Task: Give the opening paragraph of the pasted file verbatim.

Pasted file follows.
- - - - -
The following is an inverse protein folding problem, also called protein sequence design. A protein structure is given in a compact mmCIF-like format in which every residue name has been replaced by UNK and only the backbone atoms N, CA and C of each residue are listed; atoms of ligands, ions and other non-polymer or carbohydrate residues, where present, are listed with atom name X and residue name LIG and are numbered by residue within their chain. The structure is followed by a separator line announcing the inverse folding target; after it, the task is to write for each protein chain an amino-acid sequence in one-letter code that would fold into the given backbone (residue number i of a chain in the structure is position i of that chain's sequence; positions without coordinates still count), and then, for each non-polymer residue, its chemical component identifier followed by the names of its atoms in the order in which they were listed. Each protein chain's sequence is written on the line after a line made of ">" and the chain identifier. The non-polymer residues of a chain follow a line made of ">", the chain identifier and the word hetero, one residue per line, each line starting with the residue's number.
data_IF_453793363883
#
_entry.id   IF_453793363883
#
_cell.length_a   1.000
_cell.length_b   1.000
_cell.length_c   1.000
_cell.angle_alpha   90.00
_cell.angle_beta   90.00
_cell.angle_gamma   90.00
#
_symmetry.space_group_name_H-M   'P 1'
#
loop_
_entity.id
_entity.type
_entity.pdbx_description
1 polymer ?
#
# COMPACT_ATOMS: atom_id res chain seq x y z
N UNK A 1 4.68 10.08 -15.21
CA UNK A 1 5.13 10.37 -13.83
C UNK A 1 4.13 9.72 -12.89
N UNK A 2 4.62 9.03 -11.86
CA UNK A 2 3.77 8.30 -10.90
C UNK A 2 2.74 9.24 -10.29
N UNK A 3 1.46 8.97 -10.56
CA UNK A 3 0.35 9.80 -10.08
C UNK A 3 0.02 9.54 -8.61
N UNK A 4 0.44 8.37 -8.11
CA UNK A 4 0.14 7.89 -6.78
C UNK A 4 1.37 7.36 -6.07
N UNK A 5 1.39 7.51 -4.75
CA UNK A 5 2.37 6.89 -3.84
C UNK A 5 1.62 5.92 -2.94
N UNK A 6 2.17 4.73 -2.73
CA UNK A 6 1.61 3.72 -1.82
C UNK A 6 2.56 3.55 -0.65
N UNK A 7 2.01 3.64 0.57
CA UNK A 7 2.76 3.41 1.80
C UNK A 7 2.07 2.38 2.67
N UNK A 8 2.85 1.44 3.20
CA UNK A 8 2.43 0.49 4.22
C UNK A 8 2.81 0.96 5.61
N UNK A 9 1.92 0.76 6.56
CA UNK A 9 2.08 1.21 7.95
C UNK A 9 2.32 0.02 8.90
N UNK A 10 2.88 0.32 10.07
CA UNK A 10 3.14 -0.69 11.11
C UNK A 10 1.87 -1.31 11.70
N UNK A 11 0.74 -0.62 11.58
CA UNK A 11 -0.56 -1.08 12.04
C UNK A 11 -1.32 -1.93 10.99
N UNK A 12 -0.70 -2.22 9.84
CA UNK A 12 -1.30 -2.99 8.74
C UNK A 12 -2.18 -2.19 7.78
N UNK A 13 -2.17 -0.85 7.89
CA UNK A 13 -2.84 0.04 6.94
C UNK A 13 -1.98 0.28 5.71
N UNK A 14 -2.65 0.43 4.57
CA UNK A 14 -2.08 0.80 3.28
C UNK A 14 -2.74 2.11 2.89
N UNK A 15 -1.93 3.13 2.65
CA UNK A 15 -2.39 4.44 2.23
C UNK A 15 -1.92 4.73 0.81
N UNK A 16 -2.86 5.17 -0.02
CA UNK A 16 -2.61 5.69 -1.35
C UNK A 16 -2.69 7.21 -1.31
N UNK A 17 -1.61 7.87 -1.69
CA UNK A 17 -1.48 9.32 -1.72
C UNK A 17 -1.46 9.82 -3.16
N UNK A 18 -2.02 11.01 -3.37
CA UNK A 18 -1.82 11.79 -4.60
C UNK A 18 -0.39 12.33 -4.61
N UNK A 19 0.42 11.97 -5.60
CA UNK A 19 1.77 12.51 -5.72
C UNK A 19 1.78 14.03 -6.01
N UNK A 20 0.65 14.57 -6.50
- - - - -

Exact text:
The following is an inverse protein folding problem, also called protein sequence design. A protein structure is given in a compact mmCIF-like format in which every residue name has been replaced by UNK and only the backbone atoms N, CA and C of each residue are listed; atoms of ligands, ions and other non-polymer or carbohydrate residues, where present, are listed with atom name X and residue name LIG and are numbered by residue within their chain. The structure is followed by a separator line announcing the inverse folding target; after it, the task is to write for each protein chain an amino-acid sequence in one-letter code that would fold into the given backbone (residue number i of a chain in the structure is position i of that chain's sequence; positions without coordinates still count), and then, for each non-polymer residue, its chemical component identifier followed by the names of its atoms in the order in which they were listed. Each protein chain's sequence is written on the line after a line made of ">" and the chain identifier. The non-polymer residues of a chain follow a line made of ">", the chain identifier and the word hetero, one residue per line, each line starting with the residue's number.